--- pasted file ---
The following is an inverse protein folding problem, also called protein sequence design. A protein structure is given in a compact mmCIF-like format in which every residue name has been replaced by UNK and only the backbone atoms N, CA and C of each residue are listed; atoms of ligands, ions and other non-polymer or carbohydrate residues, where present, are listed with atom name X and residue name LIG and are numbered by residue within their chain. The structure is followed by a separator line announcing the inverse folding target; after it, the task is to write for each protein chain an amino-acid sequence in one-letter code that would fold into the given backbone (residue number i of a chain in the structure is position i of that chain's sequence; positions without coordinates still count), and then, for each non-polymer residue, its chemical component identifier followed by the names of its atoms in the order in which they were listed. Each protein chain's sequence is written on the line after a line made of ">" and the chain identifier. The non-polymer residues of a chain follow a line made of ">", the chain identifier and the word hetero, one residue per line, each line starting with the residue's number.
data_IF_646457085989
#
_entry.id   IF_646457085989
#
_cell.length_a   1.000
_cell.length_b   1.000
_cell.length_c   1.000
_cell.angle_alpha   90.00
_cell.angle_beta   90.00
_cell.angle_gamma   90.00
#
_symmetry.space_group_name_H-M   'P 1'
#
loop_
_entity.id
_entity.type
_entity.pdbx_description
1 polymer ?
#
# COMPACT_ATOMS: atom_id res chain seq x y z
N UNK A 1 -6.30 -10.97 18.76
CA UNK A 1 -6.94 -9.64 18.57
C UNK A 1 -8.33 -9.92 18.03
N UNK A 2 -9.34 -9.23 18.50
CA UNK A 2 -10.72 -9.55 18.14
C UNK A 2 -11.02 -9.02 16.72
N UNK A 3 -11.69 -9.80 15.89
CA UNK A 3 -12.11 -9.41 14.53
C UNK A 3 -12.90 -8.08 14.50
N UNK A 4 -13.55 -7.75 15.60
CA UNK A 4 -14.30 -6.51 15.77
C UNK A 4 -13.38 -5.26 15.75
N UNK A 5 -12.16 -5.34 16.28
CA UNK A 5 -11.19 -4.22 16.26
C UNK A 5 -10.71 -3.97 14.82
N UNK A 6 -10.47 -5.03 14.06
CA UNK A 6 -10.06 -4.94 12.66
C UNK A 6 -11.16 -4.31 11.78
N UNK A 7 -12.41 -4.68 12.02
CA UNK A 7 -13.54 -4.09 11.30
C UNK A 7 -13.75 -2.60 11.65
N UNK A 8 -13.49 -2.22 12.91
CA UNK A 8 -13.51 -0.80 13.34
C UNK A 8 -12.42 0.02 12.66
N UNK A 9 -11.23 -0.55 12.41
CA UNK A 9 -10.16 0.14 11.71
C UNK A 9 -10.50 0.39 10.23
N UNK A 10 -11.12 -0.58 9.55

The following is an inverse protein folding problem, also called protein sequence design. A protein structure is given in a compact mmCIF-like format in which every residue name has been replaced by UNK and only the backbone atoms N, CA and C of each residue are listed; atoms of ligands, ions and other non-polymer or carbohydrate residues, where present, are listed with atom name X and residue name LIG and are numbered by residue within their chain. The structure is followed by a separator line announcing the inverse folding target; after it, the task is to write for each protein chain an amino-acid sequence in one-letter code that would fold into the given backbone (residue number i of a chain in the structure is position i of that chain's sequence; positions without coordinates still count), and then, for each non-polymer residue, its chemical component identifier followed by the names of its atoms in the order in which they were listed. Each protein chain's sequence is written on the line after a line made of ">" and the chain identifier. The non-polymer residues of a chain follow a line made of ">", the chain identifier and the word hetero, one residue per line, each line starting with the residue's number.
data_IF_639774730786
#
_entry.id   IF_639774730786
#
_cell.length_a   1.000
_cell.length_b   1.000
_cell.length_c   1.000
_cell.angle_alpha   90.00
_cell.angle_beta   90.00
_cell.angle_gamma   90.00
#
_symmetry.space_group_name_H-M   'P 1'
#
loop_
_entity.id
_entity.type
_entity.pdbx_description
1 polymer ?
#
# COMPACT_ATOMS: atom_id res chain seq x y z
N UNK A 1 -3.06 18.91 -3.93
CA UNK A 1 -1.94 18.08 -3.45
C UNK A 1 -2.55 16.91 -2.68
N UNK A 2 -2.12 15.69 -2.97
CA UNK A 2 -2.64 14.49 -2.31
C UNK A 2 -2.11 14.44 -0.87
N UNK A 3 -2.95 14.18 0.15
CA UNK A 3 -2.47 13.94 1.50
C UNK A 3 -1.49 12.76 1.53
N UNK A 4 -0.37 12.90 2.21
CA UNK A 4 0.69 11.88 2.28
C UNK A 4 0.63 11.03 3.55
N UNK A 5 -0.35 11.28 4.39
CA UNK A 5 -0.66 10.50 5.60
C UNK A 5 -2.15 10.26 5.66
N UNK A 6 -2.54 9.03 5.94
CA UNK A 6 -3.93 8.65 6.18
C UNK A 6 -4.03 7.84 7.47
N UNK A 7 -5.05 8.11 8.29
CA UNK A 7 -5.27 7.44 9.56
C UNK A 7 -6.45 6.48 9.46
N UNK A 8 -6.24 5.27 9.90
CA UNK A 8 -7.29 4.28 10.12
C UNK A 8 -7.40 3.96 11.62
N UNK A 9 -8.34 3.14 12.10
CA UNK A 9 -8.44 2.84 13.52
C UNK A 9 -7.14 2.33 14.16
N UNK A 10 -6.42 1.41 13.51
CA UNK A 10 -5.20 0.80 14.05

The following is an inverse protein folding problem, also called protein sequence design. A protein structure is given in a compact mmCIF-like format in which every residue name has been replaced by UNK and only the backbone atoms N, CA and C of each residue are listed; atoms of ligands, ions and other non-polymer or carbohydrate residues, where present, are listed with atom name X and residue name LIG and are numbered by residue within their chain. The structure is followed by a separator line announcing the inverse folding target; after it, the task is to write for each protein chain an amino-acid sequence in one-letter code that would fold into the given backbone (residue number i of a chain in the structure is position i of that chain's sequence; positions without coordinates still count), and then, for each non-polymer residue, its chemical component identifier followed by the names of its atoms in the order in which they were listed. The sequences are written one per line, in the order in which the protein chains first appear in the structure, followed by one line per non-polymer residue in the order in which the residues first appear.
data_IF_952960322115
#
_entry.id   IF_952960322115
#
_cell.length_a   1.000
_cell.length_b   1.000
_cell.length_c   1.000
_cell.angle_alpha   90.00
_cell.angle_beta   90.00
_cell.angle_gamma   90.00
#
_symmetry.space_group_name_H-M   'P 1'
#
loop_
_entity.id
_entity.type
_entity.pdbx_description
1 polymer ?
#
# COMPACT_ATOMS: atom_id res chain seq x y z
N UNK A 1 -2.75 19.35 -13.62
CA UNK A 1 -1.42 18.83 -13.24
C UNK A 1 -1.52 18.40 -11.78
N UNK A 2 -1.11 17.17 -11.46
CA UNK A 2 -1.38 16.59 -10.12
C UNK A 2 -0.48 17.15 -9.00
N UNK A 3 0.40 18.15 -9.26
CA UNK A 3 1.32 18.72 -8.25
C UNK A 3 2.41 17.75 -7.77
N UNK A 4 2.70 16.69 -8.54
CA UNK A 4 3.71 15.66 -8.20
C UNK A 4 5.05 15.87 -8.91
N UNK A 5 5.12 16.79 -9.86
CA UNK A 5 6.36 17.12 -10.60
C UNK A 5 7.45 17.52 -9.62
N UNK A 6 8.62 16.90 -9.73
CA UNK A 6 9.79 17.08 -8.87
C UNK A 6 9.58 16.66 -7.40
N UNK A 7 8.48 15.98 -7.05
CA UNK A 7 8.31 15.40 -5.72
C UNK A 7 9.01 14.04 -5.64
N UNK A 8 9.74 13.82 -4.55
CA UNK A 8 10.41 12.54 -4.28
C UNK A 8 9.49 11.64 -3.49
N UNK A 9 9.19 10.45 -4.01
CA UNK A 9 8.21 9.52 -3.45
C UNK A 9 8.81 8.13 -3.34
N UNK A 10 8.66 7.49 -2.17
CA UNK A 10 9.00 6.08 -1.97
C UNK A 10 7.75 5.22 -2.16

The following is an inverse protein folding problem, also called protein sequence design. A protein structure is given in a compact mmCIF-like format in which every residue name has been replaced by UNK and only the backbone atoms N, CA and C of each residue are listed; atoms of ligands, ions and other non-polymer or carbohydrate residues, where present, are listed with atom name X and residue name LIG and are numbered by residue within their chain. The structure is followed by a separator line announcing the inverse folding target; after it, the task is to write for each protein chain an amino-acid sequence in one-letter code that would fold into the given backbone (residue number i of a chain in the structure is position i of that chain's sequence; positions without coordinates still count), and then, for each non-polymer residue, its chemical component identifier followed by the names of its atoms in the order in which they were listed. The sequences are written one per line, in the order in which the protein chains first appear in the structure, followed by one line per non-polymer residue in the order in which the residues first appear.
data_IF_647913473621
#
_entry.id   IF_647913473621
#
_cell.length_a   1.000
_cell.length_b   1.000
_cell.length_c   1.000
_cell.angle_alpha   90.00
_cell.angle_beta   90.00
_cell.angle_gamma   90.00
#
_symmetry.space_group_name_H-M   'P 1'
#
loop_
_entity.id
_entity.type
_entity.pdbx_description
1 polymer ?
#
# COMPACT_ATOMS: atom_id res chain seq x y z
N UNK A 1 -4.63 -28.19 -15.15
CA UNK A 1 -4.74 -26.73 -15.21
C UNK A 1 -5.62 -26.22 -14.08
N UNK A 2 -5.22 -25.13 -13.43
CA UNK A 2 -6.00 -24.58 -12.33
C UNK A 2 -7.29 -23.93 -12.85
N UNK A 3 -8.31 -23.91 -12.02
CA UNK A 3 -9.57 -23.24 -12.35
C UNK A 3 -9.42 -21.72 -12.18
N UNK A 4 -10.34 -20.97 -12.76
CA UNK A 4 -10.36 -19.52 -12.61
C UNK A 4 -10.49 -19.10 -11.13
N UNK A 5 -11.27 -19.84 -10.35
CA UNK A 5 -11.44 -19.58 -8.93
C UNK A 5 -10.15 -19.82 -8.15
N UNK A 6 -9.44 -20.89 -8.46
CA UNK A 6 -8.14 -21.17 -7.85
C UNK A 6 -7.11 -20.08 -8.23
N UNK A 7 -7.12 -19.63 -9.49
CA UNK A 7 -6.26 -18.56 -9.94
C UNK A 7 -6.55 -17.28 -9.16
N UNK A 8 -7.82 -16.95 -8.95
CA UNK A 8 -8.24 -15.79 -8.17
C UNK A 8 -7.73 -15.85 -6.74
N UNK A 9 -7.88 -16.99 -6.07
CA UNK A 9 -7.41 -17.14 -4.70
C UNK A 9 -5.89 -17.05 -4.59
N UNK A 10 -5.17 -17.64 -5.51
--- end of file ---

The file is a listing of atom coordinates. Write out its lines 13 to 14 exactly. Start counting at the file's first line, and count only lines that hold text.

_symmetry.space_group_name_H-M   'P 1'
#